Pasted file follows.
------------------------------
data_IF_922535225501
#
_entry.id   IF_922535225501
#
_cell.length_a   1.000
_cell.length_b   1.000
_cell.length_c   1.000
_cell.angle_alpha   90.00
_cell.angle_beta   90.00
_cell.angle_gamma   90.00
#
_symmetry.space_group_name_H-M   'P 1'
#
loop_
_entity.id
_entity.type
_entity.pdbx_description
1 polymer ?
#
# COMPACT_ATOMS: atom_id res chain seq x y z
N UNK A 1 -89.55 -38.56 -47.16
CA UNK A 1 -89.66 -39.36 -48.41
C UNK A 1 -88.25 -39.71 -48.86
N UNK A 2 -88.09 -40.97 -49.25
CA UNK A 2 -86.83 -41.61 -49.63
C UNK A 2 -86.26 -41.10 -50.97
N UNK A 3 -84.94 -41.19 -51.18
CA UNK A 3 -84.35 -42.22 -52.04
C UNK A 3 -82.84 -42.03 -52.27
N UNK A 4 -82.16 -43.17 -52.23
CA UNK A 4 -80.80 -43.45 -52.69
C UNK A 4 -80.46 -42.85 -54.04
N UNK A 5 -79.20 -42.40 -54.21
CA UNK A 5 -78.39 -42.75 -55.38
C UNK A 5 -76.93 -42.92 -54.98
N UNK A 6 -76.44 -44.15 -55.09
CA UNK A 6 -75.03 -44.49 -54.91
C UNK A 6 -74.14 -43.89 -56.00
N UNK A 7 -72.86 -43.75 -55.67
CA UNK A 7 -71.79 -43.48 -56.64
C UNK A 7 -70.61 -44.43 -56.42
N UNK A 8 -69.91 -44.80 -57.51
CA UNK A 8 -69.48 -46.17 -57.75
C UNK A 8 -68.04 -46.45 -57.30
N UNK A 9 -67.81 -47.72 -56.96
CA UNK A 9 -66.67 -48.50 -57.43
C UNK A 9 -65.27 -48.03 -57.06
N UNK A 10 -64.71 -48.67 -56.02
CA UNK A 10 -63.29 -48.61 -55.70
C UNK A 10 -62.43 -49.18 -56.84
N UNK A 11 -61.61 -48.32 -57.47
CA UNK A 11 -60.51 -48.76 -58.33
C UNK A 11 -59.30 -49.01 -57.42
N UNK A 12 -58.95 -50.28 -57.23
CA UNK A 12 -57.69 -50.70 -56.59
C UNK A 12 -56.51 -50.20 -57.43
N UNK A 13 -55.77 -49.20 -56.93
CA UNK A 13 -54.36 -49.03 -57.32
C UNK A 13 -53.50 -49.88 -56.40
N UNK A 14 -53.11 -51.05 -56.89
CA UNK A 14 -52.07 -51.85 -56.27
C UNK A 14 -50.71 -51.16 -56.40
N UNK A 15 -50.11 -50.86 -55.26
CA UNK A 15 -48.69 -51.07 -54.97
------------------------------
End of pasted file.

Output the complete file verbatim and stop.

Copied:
data_IF_922535225501
#
_entry.id   IF_922535225501
#
_cell.length_a   1.000
_cell.length_b   1.000
_cell.length_c   1.000
_cell.angle_alpha   90.00
_cell.angle_beta   90.00
_cell.angle_gamma   90.00
#
_symmetry.space_group_name_H-M   'P 1'
#
loop_
_entity.id
_entity.type
_entity.pdbx_description
1 polymer ?
#
# COMPACT_ATOMS: atom_id res chain seq x y z
N UNK A 1 -89.55 -38.56 -47.16
CA UNK A 1 -89.66 -39.36 -48.41
C UNK A 1 -88.25 -39.71 -48.86
N UNK A 2 -88.09 -40.97 -49.25
CA UNK A 2 -86.83 -41.61 -49.63
C UNK A 2 -86.26 -41.10 -50.97
N UNK A 3 -84.94 -41.19 -51.18
CA UNK A 3 -84.35 -42.22 -52.04
C UNK A 3 -82.84 -42.03 -52.27
N UNK A 4 -82.16 -43.17 -52.23
CA UNK A 4 -80.80 -43.45 -52.69
C UNK A 4 -80.46 -42.85 -54.04
N UNK A 5 -79.20 -42.40 -54.21
CA UNK A 5 -78.39 -42.75 -55.38
C UNK A 5 -76.93 -42.92 -54.98
N UNK A 6 -76.44 -44.15 -55.09
CA UNK A 6 -75.03 -44.49 -54.91
C UNK A 6 -74.14 -43.89 -56.00
N UNK A 7 -72.86 -43.75 -55.67
CA UNK A 7 -71.79 -43.48 -56.64
C UNK A 7 -70.61 -44.43 -56.42
N UNK A 8 -69.91 -44.80 -57.51
CA UNK A 8 -69.48 -46.17 -57.75
C UNK A 8 -68.04 -46.45 -57.30
N UNK A 9 -67.81 -47.72 -56.96
CA UNK A 9 -66.67 -48.50 -57.43
C UNK A 9 -65.27 -48.03 -57.06
N UNK A 10 -64.71 -48.67 -56.02
CA UNK A 10 -63.29 -48.61 -55.70
C UNK A 10 -62.43 -49.18 -56.84
N UNK A 11 -61.61 -48.32 -57.47
CA UNK A 11 -60.51 -48.76 -58.33
C UNK A 11 -59.30 -49.01 -57.42
N UNK A 12 -58.95 -50.28 -57.23
CA UNK A 12 -57.69 -50.70 -56.59
C UNK A 12 -56.51 -50.20 -57.43
N UNK A 13 -55.77 -49.20 -56.93
CA UNK A 13 -54.36 -49.03 -57.32
C UNK A 13 -53.50 -49.88 -56.40
N UNK A 14 -53.11 -51.05 -56.89
CA UNK A 14 -52.07 -51.85 -56.27
C UNK A 14 -50.71 -51.16 -56.40
N UNK A 15 -50.11 -50.86 -55.26
CA UNK A 15 -48.69 -51.07 -54.97